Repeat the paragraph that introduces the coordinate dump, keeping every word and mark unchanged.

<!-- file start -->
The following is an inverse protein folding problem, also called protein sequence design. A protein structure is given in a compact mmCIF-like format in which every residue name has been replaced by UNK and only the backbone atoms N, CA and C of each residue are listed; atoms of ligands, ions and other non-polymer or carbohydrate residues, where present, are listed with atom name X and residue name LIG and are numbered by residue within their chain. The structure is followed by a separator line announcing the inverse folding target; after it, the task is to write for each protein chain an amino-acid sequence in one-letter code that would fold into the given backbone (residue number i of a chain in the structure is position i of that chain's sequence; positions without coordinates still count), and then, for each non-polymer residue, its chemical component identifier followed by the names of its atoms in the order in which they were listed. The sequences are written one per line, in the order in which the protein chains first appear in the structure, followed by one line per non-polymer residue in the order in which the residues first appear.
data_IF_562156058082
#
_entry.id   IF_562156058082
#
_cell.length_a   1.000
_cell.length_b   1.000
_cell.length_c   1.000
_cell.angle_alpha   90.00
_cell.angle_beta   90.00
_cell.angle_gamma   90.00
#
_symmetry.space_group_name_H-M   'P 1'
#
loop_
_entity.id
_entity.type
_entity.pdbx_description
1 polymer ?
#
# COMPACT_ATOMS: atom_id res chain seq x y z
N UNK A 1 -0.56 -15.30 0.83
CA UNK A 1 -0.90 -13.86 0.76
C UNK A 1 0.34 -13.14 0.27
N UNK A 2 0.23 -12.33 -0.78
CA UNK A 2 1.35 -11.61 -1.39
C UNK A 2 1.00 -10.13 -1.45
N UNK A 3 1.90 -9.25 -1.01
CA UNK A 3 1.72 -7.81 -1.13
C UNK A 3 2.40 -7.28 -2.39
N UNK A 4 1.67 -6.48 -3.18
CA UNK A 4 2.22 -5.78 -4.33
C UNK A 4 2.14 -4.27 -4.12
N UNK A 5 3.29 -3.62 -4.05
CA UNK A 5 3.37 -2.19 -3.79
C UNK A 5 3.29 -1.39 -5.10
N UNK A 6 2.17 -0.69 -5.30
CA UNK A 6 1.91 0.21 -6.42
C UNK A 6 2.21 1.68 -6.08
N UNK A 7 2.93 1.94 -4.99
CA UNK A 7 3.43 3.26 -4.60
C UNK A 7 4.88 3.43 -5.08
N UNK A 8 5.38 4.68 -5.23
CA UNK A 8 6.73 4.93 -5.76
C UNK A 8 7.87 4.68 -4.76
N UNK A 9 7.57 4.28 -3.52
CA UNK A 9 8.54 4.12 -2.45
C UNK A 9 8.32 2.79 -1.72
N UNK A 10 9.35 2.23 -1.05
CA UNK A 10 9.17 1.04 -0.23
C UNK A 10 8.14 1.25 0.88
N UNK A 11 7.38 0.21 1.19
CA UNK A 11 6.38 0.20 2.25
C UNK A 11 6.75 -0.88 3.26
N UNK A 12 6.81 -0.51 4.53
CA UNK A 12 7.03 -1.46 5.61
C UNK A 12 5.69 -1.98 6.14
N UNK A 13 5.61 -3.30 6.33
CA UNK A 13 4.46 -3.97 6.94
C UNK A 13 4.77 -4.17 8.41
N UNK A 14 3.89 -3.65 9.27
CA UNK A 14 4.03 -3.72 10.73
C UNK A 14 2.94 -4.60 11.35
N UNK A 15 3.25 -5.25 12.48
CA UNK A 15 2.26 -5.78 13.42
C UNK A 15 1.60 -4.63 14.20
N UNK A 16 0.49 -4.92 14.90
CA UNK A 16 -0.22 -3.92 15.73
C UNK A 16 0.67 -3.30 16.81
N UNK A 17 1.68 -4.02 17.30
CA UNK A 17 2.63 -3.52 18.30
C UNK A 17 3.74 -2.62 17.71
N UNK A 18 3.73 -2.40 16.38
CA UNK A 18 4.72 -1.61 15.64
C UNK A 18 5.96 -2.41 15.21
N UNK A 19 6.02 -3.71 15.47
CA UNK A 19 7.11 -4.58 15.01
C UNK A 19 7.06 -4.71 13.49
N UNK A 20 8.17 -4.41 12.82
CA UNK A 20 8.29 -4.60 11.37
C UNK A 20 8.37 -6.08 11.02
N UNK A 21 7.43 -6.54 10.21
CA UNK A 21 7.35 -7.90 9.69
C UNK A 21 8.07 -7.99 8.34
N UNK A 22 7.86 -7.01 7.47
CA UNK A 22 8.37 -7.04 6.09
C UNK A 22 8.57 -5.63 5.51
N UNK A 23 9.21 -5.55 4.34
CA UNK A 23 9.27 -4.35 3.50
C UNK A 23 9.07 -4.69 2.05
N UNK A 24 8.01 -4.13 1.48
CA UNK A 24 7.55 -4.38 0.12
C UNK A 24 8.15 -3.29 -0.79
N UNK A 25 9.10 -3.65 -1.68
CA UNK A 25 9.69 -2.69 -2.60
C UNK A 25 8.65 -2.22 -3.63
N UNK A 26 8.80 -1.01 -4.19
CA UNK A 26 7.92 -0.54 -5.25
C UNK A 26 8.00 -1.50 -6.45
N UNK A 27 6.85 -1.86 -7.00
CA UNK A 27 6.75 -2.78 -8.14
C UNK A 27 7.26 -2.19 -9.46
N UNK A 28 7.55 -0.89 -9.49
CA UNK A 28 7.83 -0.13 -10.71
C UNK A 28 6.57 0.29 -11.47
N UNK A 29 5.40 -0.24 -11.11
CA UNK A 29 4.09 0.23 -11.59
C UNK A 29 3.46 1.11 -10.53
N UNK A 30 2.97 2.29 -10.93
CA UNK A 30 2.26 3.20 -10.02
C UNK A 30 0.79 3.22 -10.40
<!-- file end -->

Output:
The following is an inverse protein folding problem, also called protein sequence design. A protein structure is given in a compact mmCIF-like format in which every residue name has been replaced by UNK and only the backbone atoms N, CA and C of each residue are listed; atoms of ligands, ions and other non-polymer or carbohydrate residues, where present, are listed with atom name X and residue name LIG and are numbered by residue within their chain. The structure is followed by a separator line announcing the inverse folding target; after it, the task is to write for each protein chain an amino-acid sequence in one-letter code that would fold into the given backbone (residue number i of a chain in the structure is position i of that chain's sequence; positions without coordinates still count), and then, for each non-polymer residue, its chemical component identifier followed by the names of its atoms in the order in which they were listed. The sequences are written one per line, in the order in which the protein chains first appear in the structure, followed by one line per non-polymer residue in the order in which the residues first appear.